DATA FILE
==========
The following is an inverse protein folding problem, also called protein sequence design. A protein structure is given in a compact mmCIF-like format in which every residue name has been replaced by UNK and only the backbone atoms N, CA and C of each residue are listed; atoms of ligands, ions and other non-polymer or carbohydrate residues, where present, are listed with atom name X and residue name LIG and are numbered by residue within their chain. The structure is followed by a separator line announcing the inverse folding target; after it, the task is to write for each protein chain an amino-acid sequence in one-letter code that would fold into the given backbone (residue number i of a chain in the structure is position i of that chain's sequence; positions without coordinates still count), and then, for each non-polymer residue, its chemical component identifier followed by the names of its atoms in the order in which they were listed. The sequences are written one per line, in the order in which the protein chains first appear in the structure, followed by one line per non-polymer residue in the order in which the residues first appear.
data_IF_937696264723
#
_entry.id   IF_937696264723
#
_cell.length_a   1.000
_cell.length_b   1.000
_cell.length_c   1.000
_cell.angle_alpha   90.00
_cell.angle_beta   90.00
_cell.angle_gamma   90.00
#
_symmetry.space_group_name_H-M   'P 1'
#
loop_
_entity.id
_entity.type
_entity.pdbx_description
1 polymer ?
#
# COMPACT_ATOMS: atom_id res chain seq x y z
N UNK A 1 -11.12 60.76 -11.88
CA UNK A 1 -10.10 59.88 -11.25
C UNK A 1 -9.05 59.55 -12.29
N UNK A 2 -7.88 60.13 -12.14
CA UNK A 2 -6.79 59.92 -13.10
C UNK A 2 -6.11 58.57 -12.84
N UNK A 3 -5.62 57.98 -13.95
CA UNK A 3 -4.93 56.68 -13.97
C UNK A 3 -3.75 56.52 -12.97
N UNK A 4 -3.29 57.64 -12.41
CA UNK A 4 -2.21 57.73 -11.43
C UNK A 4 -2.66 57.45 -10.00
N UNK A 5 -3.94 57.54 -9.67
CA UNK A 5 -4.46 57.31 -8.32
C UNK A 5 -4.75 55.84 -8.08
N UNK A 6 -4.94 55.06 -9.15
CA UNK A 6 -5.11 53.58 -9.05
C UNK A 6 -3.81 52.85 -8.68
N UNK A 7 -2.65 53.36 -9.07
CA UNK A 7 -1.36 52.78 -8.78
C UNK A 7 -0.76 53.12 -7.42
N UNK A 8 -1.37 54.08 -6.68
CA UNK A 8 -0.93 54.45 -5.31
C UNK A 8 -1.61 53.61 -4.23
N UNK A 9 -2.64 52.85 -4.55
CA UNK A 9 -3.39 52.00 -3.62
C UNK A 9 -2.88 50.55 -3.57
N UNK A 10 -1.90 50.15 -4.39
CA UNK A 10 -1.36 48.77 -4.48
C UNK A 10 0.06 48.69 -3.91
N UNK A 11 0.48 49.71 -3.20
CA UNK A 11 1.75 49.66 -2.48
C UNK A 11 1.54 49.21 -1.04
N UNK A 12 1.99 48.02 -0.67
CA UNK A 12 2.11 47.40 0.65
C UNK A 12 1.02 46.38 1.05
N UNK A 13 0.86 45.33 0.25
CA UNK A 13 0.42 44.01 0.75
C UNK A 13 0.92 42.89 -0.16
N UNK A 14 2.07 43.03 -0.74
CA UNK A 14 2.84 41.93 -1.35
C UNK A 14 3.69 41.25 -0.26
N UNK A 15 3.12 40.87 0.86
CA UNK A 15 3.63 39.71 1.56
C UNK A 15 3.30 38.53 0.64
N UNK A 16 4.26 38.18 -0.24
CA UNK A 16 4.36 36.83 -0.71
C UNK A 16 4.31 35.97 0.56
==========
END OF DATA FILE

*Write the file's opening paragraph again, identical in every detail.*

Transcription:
The following is an inverse protein folding problem, also called protein sequence design. A protein structure is given in a compact mmCIF-like format in which every residue name has been replaced by UNK and only the backbone atoms N, CA and C of each residue are listed; atoms of ligands, ions and other non-polymer or carbohydrate residues, where present, are listed with atom name X and residue name LIG and are numbered by residue within their chain. The structure is followed by a separator line announcing the inverse folding target; after it, the task is to write for each protein chain an amino-acid sequence in one-letter code that would fold into the given backbone (residue number i of a chain in the structure is position i of that chain's sequence; positions without coordinates still count), and then, for each non-polymer residue, its chemical component identifier followed by the names of its atoms in the order in which they were listed. The sequences are written one per line, in the order in which the protein chains first appear in the structure, followed by one line per non-polymer residue in the order in which the residues first appear.